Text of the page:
by Patricia Apelt
After the bison and Native Americans had made their trails along the valley floor, early American pioneers followed. Their major route soon became known as The Great Valley Road, Boone’s Trace, The Great Road, The Wilderness Trail, then Route 11, and a part of it is now known as Main Street, Abingdon, Virginia.
In 1746, an expedition lead by Dr. Thomas Walker explored and surveyed the region and in 1769 a chance meeting of one of Dr. Walker’s friends, Joseph Martin, with Daniel Boone would change American history. Martin had accepted a challenge from Dr. Walker to form a settlement in what is now Powell Valley, Virginia. In 1773, a group led by Daniel Boone came by on their way to Kentucky. By this time, Boone had been leading groups of pioneers along this route west for many years.
In 1775 Judge Richard Henderson, a wealthy businessman and a group of his friends hired both Martin and Boone to work for the newly formed Transylvania Company. They intended to encourage settlement in the western states of Kentucky and Tennessee. Martin would serve as entry taker & civil leader in Powell Valley while Boone would serve as chief guide & scout and civil leader on the Kentucky side of the Cumberland Mountains. Boone led settlers from as far away as Pennsylvania through both the Cumberland Gap and Big Stone Gap, using The Wilderness Road for a large part of his route. It is estimated that approximately 2 to 300,000 hopeful settlers used the Wilderness Road in the years 1775 to 1810.
One of Daniel Boon’s favorite camping sites was along the creek flowing through parts of modern-day Abingdon. A legend tells us that while camped at this site, there was once an attack on Boone’s hunting dogs from wolves that lived in a cave nearby. He then started calling the area Wolf Hills and the emerging settlement was known by that name for several years. Wolf statues, carvings, and other artwork still turn up frequently in the town gift shops. A home was built on the property, but the wolf cave entrance has been preserved and can be seen in the back of the yard of the home.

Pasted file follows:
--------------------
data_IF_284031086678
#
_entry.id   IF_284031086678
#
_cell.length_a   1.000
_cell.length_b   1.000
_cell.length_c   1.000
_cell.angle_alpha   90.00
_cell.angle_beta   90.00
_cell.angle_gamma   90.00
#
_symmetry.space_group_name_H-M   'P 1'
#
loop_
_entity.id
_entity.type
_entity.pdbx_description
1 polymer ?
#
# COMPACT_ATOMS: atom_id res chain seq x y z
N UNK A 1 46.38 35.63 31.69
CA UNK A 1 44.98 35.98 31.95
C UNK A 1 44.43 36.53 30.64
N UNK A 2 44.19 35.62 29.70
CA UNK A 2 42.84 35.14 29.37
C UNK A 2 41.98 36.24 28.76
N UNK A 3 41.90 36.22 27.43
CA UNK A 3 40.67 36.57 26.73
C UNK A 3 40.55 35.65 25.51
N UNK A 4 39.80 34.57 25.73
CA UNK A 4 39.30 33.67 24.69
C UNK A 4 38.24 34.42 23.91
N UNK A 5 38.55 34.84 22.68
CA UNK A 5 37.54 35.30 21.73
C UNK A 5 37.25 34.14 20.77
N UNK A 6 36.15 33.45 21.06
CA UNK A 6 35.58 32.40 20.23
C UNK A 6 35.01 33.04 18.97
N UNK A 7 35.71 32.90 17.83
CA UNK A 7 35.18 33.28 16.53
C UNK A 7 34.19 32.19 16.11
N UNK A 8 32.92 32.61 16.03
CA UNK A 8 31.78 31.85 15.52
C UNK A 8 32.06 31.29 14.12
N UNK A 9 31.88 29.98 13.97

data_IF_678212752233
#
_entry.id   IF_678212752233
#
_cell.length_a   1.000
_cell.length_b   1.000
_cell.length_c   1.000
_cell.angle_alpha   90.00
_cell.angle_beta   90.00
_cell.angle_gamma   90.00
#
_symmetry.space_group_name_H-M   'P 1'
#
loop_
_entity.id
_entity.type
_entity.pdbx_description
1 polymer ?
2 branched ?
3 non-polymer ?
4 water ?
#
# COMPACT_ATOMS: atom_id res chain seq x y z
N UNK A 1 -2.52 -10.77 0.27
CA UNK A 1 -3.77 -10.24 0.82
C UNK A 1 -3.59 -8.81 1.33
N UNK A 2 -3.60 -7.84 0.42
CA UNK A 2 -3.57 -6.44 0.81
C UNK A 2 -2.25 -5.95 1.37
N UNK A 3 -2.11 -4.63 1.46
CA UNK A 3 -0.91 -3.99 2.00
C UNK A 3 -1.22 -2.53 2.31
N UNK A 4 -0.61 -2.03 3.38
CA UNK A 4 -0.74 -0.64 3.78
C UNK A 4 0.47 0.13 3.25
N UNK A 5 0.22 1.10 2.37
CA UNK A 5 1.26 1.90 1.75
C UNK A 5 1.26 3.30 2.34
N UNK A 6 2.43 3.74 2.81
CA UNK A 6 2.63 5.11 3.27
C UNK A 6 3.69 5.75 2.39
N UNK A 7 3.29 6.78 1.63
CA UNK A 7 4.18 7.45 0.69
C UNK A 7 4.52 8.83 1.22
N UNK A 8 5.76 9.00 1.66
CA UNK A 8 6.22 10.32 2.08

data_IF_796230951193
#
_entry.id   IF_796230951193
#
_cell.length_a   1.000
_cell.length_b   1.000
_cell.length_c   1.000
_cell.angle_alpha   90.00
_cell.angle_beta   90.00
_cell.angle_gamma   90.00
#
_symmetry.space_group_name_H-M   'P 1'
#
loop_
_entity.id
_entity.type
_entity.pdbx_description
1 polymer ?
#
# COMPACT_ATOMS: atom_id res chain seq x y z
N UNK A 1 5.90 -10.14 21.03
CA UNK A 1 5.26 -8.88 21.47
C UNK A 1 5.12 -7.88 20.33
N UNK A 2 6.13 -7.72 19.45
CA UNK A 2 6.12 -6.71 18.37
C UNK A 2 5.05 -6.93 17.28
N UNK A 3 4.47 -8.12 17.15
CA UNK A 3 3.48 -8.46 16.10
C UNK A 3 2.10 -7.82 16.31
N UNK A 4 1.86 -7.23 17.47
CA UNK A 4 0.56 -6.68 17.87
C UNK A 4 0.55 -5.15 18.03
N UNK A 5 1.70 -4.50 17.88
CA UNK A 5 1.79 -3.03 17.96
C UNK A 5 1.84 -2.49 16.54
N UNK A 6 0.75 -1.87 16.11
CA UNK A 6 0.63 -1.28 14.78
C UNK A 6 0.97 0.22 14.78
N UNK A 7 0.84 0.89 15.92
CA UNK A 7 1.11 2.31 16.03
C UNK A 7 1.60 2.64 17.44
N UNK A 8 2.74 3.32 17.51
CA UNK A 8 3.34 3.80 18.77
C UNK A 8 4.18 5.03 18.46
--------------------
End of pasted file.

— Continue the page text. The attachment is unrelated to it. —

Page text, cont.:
“Black’s Fort was erected in the year 1776 on the lands of Capt. Joseph Black, on the west bank or near the west bank of what was then known as Eighteen Miles Creek, alias Castle’s Creek, by the settlers living in the vicinity, and about five hundred other settlers who had fled from their homes west of Abingdon upon the outbreak of the Indian War in 1776. It was one of those rude structures which the pioneers were accustomed to make for defense against the Indians, consisting of a few log cabins surrounded by a stockade.” The Cave House From an article written by C. ROBERT WEISFELD, Special to the Washington County News on Nov 13, 2015:
This fort was named the county seat of Washington County and was known by Black’s Fort until it and the surrounding settlement were incorporated in 1778. The fort itself and all of Wolf Hills was then re-named Abingdon in honor of First Lady Martha Washington’s ancestral home, Abingdon Parish in England.
The settlement had several groups of residents meeting as early as 1770 for religious services. These were usually held in individual homes, and some were served by circuit riders from more populated areas of the state. The first minister who came to Abingdon in 1773 was Parson Charles Cummings. He was known as “The Fightin’ Parson” because he always leaned his rifle against the pulpit while he led the service. Whether it was protection against the Indians or the wolves was never clear. His log cabin has been moved to the Sinking Spring Cemetery and preserved as it would have been in his lifetime. Several congregations grew over the years, including a Swendenborgian Church (New Jerusalem Church) in 1835, and the Catholic Villa Marie Academy of the Visitation (a girl’s school) in 1867. Today, there are United Methodist, Presbyterian, Episcopal, and Baptist churches, as well as other denominations.
As early as 1782 the town had several log houses, a log courthouse, jail, a blacksmith shop, and three taverns.
One of those taverns was built in 1779, has been well preserved, and is still used as a restaurant and meeting room today. Known simply as The Tavern, it has cozy fireplaces, low ceilings, narrow doorways, very good food, and it’s very own ghost.
Back when The Tavern was also an Inn for overnight guest such as Henry Clay, Louis Philippe, King of France; President Andrew Jackson; and Pierre Charles L’Enfant, designer of Washington D.C.